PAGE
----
More evidence that there’s a network involved is the fact that these domestication changes can happen incredibly rapidly — Belyaev was getting distinctive behaviors with only decades of selective breeding. What that means is that we’re not dealing with the sudden emergence of mutations of large effect, but with many subtle variations of multiple genes that are being brought together by recombination. This also makes sense. Rather than gross changes that change the entire GRN, what you are doing is tapping into small differences in a number of genes that individually have little or no effect, but together modify the target organ. So in order to change the size of an adrenal gland, you gather together an existing mutation that makes a tiny change in the size while also making ears floppier, and another one that also makes a tiny change in size while also shortening the snout, and another that makes a tiny change while modifying pigment cells.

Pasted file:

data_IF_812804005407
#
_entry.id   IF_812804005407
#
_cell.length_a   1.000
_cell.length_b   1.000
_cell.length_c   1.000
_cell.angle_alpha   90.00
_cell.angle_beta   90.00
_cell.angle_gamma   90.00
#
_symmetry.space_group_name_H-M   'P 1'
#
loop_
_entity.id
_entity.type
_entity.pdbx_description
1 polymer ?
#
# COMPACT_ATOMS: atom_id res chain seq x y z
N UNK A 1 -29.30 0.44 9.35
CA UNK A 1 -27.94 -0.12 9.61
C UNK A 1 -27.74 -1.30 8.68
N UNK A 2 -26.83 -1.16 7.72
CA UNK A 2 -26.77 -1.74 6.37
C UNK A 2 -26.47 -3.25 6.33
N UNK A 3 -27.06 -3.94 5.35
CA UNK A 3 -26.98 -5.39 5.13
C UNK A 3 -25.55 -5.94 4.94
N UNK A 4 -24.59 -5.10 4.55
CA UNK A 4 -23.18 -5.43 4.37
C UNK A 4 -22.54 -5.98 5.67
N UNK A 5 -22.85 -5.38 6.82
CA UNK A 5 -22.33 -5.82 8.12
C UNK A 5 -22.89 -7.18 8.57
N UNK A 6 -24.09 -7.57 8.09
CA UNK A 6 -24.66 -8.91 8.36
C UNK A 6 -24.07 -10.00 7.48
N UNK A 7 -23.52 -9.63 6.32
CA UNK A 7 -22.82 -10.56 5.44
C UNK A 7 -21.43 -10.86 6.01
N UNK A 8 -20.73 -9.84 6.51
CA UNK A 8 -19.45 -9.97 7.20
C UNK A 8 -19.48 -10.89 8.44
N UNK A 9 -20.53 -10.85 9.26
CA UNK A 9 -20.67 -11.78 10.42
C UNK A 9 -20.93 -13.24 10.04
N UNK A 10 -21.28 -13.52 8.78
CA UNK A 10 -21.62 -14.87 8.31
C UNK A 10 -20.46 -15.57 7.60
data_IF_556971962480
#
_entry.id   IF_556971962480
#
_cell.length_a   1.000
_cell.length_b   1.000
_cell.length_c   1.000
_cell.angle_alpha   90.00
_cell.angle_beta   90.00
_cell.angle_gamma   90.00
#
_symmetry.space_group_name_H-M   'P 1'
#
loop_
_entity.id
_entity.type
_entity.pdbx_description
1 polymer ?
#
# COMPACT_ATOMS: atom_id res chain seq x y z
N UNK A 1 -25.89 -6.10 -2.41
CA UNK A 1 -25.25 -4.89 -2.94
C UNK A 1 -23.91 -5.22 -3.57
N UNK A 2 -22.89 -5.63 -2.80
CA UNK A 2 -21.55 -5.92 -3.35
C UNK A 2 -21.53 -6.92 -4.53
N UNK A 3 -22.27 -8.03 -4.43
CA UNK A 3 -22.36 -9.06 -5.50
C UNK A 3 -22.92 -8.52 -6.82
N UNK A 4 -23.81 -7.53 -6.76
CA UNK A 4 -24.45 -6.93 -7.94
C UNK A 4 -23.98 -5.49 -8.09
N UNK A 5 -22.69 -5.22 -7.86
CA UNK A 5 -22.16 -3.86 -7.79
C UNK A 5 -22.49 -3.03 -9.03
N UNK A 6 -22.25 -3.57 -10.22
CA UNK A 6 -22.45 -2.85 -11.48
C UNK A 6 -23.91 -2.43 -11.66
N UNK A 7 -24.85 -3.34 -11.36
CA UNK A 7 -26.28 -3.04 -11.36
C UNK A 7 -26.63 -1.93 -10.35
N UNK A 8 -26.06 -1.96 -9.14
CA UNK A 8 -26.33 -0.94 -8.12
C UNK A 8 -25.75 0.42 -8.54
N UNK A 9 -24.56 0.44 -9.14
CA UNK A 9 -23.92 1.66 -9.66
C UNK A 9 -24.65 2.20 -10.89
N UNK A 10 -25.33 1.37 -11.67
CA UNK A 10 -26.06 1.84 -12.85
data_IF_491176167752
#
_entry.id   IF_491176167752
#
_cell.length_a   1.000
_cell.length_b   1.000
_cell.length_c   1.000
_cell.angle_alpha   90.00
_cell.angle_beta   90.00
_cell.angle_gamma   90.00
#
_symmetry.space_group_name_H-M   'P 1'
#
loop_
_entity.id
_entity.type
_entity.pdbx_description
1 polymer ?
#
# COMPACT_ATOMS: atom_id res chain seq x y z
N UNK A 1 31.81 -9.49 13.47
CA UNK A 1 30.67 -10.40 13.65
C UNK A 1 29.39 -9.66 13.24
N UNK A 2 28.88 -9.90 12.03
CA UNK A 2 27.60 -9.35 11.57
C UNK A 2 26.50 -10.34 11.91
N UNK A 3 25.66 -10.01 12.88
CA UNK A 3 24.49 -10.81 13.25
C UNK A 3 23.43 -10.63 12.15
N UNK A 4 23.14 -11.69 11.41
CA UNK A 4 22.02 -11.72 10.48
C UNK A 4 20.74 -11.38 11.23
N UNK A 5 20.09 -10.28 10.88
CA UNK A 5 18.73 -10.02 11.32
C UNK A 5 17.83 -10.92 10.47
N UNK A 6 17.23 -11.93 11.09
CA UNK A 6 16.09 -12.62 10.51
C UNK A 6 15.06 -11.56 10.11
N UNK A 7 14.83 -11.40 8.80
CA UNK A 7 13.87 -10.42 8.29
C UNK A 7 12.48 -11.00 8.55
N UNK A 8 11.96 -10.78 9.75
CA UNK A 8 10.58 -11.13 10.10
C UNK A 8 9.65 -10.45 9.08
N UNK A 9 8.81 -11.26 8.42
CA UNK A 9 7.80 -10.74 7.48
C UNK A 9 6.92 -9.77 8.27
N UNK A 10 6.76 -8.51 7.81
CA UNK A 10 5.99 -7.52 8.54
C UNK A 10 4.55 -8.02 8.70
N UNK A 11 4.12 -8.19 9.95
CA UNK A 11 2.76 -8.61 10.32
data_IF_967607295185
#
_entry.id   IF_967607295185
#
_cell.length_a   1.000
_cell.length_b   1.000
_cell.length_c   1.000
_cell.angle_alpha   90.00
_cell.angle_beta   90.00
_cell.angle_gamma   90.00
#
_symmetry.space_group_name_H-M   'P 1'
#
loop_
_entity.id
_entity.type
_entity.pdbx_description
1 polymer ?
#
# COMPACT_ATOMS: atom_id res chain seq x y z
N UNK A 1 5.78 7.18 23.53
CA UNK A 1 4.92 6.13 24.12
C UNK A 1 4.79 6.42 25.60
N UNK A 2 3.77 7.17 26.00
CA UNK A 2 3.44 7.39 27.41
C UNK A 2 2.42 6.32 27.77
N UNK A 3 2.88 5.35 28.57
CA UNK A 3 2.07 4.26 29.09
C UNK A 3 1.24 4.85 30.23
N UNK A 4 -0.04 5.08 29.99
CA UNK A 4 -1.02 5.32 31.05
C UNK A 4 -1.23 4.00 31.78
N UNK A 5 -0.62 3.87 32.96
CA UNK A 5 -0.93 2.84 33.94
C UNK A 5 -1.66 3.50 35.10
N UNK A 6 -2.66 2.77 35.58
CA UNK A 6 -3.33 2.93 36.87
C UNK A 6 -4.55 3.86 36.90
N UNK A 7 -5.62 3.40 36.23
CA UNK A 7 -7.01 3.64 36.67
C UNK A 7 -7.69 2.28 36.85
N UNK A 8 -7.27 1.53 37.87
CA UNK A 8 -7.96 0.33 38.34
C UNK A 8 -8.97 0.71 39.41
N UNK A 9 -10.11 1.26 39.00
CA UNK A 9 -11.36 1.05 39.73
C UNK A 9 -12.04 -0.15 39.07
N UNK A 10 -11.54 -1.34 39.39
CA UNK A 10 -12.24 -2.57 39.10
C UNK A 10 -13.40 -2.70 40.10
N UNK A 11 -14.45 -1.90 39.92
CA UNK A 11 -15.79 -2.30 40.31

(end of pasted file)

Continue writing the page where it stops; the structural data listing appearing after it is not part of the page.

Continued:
That’s a very nice general explanation, but in order to advance our understanding we need something a little more specific. What genes? What links all these traits together?
Wilkins and his colleagues have suggested an obvious starting point: it’s all neural crest. Neural crest cells (NCCs) are an early population of migrating cells that infiltrate many tissues in the embryo — they form pigment cells, contribute to craniofacial cartilages, supporting cells for the nervous system, and just generally are found in precisely the places where we see the effects of domestication. So one reasonable hypothesis is that when you’re selecting for domestication, you’re actually selecting for reduced adrenal glands, which is most easily achieved by selecting for retarded or reduced or misdirected NCC migration or increased NCC apoptosis (multiple possible causes!), which has multiple effects.